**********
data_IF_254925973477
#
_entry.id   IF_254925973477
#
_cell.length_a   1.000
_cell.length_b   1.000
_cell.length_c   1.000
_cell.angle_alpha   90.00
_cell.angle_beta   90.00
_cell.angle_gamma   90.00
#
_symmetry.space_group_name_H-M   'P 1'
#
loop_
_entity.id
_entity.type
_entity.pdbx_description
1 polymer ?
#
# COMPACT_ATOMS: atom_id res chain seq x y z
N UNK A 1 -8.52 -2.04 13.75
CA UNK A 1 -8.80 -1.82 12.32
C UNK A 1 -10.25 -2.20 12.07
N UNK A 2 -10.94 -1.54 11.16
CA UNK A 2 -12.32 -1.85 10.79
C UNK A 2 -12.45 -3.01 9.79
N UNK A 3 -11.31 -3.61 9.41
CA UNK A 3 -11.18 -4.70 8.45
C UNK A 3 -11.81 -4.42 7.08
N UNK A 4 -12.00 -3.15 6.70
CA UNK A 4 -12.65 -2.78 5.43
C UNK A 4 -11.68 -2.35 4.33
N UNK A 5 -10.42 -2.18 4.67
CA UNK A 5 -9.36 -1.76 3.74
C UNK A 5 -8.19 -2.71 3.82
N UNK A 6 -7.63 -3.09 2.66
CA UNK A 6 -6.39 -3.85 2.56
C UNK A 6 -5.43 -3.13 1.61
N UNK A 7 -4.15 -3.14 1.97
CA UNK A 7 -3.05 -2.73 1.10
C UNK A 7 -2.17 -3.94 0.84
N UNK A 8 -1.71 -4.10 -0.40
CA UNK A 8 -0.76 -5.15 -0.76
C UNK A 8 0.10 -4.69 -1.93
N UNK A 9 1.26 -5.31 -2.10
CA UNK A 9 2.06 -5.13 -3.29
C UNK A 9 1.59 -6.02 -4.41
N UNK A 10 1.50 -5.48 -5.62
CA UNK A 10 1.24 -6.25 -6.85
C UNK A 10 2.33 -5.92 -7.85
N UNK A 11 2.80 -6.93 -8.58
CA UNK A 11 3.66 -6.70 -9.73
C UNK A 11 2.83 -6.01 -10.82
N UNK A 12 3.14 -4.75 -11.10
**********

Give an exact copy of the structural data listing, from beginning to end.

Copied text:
data_IF_254925973477
#
_entry.id   IF_254925973477
#
_cell.length_a   1.000
_cell.length_b   1.000
_cell.length_c   1.000
_cell.angle_alpha   90.00
_cell.angle_beta   90.00
_cell.angle_gamma   90.00
#
_symmetry.space_group_name_H-M   'P 1'
#
loop_
_entity.id
_entity.type
_entity.pdbx_description
1 polymer ?
#
# COMPACT_ATOMS: atom_id res chain seq x y z
N UNK A 1 -8.52 -2.04 13.75
CA UNK A 1 -8.80 -1.82 12.32
C UNK A 1 -10.25 -2.20 12.07
N UNK A 2 -10.94 -1.54 11.16
CA UNK A 2 -12.32 -1.85 10.79
C UNK A 2 -12.45 -3.01 9.79
N UNK A 3 -11.31 -3.61 9.41
CA UNK A 3 -11.18 -4.70 8.45
C UNK A 3 -11.81 -4.42 7.08
N UNK A 4 -12.00 -3.15 6.70
CA UNK A 4 -12.65 -2.78 5.43
C UNK A 4 -11.68 -2.35 4.33
N UNK A 5 -10.42 -2.18 4.67
CA UNK A 5 -9.36 -1.76 3.74
C UNK A 5 -8.19 -2.71 3.82
N UNK A 6 -7.63 -3.09 2.66
CA UNK A 6 -6.39 -3.85 2.56
C UNK A 6 -5.43 -3.13 1.61
N UNK A 7 -4.15 -3.14 1.97
CA UNK A 7 -3.05 -2.73 1.10
C UNK A 7 -2.17 -3.94 0.84
N UNK A 8 -1.71 -4.10 -0.40
CA UNK A 8 -0.76 -5.15 -0.76
C UNK A 8 0.10 -4.69 -1.93
N UNK A 9 1.26 -5.31 -2.10
CA UNK A 9 2.06 -5.13 -3.29
C UNK A 9 1.59 -6.02 -4.41
N UNK A 10 1.50 -5.48 -5.62
CA UNK A 10 1.24 -6.25 -6.85
C UNK A 10 2.33 -5.92 -7.85
N UNK A 11 2.80 -6.93 -8.58
CA UNK A 11 3.66 -6.70 -9.73
C UNK A 11 2.83 -6.01 -10.82
N UNK A 12 3.14 -4.75 -11.10